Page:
It's too bad we no longer carve our records in stone, like the Mayans did. What will be left of our modern society to be found 5,000 years from now that will chronicle our economic downfall? A few scrambled electrons stored on a format that cannot be opened? Maybe some grad student will earn a PhD someday by explaining what "tweets" were all about.
Can you imagine the beings of the future reading our media accounts of Boehner and Obama? Which will they think is accurate? Fox News or NPR?
In the 24-hour news cycle, we seem unable to put anything into perspective. Everything is a crisis. And the crises never stop coming. Earlier this year our economy was being ruined by the people in Greece and Italy causing the European Debt Crisis. Then our economy was being ruined by the "superstorm" Sandy. And now our economy is being ruined by the fiscal cliff.
So here's the "crisis." The richest people in America face a 3-point bump in the top tax bracket, from 36 percent to 39 percent. The middle class faces paying the taxes they had been paying for decades before Congress started giving away the store. An estate tax that had existed for years will come back. How ever did America survive the 1990s? Much less the booming post-World War II era, when the top tax rate was as high as 90 percent!
From a practical perspective, the tax and spending changes that will come from the fiscal cliff have been known for many months. Precisely known. There's no guessing here. The tax rates will go up exactly as threatened -- and not a single percentage point more. So we know the worst-case scenario. Isn't that the opposite of insecurity and unpredictability?
But we are being told that the business world that oh-so-craves predictability just cannot possibly handle a few percentage points of change to the tax rates -- taxes that overall rarely account for more than 25 percent of their budgets. Businesses deal every year -- no, every week, sometimes everyday -- with fluctuations in supply costs, labor costs, foreign exchange rates and all sorts of things that have far bigger impacts to their bottom lines. And these issues are addressed without the world coming to an end.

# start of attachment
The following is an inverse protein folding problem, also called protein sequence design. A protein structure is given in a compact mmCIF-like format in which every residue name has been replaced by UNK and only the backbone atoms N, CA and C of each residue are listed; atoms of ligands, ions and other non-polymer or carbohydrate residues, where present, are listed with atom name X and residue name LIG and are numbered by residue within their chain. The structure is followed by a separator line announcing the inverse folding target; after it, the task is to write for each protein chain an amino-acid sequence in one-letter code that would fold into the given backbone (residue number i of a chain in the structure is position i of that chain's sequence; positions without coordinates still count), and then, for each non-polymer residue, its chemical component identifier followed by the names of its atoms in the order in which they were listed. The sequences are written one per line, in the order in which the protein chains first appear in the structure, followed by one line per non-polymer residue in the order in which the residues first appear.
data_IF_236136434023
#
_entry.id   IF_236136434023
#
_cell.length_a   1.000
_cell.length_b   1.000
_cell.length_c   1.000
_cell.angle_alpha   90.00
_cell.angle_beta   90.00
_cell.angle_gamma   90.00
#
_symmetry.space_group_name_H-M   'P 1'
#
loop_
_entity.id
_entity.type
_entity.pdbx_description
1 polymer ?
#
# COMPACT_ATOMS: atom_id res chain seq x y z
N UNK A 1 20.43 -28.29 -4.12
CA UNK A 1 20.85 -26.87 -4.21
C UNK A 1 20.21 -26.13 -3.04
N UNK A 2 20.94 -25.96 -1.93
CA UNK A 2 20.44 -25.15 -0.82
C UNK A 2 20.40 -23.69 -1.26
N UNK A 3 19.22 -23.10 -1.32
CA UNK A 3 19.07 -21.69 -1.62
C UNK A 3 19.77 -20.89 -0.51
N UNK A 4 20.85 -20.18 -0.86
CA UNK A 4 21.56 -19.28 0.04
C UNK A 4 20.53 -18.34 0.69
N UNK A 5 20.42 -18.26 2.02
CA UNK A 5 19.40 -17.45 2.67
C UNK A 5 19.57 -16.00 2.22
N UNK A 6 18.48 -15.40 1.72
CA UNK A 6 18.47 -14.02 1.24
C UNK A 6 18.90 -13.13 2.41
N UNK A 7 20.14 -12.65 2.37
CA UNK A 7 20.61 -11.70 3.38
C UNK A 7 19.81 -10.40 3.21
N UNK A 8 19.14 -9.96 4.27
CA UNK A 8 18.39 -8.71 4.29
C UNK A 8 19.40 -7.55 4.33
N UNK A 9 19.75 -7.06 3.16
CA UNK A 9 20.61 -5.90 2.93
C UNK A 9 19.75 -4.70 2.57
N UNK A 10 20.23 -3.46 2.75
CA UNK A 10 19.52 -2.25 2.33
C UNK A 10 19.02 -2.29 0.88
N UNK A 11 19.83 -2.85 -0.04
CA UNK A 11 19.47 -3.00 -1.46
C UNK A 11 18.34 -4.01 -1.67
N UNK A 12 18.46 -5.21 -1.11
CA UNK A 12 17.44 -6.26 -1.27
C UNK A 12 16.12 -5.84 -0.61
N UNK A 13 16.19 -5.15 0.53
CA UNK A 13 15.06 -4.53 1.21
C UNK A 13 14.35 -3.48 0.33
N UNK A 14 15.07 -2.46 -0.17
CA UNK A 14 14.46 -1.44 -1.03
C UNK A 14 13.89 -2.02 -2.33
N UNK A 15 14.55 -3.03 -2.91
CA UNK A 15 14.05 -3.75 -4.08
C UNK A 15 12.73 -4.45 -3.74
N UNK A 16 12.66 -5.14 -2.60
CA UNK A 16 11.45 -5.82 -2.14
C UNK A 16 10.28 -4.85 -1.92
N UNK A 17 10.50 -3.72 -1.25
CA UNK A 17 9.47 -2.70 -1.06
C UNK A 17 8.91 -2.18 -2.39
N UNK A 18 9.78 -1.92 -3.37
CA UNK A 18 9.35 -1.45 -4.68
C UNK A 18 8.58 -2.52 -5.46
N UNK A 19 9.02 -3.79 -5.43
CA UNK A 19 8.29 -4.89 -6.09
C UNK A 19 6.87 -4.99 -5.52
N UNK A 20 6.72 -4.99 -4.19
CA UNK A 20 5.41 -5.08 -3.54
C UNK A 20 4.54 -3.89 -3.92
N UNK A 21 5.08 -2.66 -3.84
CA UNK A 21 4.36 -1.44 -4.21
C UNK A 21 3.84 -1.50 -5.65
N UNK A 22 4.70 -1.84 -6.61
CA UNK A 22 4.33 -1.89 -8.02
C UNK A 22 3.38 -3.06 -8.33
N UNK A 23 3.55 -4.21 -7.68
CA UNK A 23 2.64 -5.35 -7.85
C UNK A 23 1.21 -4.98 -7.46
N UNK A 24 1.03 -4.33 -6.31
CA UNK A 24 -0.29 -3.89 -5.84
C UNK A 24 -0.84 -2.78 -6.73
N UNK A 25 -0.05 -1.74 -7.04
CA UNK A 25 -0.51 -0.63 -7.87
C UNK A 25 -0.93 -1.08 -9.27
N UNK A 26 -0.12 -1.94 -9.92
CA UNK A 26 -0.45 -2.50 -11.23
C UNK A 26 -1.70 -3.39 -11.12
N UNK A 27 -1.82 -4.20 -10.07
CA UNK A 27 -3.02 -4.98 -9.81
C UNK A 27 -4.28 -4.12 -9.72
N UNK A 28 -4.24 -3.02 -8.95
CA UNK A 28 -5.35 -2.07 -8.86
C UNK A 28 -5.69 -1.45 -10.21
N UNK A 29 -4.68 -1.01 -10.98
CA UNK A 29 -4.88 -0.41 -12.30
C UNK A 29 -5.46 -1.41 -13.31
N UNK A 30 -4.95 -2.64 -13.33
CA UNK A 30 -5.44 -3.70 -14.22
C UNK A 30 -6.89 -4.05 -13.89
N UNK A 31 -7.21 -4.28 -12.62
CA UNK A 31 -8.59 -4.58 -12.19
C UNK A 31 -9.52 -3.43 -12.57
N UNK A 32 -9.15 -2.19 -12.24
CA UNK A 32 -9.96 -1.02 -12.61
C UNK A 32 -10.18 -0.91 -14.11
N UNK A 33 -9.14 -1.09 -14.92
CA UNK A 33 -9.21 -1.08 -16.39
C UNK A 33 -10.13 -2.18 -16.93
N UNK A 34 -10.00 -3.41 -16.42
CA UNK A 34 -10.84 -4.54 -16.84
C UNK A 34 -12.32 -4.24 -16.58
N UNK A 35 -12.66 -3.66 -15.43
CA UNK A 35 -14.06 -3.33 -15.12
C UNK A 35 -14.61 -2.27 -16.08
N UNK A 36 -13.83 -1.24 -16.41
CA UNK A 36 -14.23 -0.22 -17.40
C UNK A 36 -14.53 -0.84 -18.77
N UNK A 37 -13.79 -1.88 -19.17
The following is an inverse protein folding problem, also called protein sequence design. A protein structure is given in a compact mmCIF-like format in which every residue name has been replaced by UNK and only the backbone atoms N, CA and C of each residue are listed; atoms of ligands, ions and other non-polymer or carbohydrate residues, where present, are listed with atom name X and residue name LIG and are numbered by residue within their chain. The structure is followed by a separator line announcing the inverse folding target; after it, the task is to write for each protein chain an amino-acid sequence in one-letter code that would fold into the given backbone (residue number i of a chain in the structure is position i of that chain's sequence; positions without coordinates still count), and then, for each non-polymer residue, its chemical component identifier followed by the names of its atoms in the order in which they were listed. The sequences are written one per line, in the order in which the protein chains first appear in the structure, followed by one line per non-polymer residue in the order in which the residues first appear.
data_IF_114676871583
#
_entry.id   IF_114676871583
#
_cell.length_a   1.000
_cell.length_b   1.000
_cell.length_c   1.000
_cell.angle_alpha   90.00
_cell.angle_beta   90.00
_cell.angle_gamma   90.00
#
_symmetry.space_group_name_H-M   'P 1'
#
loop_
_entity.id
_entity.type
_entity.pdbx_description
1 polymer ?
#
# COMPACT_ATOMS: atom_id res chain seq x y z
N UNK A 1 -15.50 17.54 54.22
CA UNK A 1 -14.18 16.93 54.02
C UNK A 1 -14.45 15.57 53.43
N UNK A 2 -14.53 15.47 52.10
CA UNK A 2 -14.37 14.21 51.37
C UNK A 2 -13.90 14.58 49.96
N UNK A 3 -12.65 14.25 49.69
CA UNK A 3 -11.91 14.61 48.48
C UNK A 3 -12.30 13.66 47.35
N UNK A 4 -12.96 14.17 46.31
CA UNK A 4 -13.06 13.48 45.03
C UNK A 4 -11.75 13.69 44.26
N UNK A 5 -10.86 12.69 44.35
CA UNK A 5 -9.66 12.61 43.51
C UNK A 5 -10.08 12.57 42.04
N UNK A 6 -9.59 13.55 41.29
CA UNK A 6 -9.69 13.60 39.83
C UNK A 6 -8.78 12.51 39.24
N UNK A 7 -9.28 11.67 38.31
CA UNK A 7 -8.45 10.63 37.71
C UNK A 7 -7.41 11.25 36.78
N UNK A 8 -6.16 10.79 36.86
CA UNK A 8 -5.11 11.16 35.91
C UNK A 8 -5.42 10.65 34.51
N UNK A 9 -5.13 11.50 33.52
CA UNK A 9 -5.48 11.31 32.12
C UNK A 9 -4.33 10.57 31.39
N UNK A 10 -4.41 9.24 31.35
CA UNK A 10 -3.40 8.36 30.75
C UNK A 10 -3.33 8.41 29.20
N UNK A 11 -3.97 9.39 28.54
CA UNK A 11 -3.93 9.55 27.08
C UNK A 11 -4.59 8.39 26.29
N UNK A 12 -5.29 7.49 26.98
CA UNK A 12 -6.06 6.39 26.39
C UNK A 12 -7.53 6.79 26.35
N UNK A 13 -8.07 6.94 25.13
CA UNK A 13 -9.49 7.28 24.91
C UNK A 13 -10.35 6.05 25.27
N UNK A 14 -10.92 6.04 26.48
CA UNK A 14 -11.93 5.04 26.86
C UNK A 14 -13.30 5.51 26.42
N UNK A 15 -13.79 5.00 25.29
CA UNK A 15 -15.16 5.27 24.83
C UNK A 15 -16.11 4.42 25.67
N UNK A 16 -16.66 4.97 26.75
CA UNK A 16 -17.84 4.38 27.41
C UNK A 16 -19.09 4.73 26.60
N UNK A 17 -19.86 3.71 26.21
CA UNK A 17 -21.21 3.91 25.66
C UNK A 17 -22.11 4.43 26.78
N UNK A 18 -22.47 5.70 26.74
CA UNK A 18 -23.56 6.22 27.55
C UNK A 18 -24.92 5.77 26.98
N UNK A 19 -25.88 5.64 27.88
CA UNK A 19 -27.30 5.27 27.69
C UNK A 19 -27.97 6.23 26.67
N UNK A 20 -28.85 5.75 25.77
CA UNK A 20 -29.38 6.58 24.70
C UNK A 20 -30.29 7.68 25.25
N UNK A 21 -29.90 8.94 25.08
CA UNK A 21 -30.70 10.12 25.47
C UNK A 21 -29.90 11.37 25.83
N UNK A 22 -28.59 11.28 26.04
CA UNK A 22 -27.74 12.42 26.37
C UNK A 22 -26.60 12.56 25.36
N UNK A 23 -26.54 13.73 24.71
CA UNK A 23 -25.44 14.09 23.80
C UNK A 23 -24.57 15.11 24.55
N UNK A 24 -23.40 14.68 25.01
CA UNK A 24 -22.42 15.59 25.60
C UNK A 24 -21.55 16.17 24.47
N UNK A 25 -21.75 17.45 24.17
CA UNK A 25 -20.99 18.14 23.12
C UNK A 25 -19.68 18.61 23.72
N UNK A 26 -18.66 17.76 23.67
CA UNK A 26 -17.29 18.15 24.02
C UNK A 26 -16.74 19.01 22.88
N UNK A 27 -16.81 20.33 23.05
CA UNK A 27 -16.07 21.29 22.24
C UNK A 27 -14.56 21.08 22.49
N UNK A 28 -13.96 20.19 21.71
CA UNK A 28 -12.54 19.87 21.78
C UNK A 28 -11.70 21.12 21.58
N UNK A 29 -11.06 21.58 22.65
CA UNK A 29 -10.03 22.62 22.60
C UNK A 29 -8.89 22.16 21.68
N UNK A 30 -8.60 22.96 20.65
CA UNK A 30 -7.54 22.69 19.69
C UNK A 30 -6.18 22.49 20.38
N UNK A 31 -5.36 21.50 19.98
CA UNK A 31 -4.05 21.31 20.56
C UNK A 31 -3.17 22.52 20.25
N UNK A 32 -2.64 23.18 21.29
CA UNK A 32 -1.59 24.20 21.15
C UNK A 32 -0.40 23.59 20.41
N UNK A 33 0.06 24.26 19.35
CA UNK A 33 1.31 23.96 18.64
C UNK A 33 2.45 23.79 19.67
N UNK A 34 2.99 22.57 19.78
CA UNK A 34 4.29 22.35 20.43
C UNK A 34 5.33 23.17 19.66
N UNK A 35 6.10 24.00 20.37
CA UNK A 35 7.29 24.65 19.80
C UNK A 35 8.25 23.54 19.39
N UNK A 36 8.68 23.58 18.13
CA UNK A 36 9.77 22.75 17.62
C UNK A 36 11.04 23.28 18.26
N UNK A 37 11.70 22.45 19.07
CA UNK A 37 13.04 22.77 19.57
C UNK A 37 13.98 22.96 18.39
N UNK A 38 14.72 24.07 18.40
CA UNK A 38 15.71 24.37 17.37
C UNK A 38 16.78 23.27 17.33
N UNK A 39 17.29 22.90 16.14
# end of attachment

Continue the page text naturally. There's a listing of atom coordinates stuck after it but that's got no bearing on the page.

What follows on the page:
So take a deep breath, folks. Relax. People still need food, clothing, shelter, medicine, transportation, entertainment, etc. Investors will profit nicely from the businesses that do the best job of serving those demands. Absolutely...regardless...of...tax...rates.
And besides, chances are high that we won't really get to the already clearly-known worst-case scenario. Any deal that gets done, any deal at all, will produce less of an immediate impact than "sequestration" will create on Jan. 1.
And by the way, if sequestration happens, the budget deficit will be reduced by more than any fix currently being discussed. Wasn't reducing the federal deficit the whole point of these budget bru-ha-has? Yet suddenly, reducing the federal deficit will guarantee a return to recession. Interesting.
Wanna know the amusing part? As soon as the pols save us from the fiscal speedbump, the media panic machine will go right back to the Eurozone crisis creating uncertainty. Or the never-ending unrest in the Middle East creating uncertainty. Or something about China. Or goofy North Korea blustering about missles that don't actually work. And then back to the American housing crisis. Or gas prices. Or the weather.
Which Chicken Little should we listen to? How many times can the sky fall? Wait. Isn't that a James Bond movie?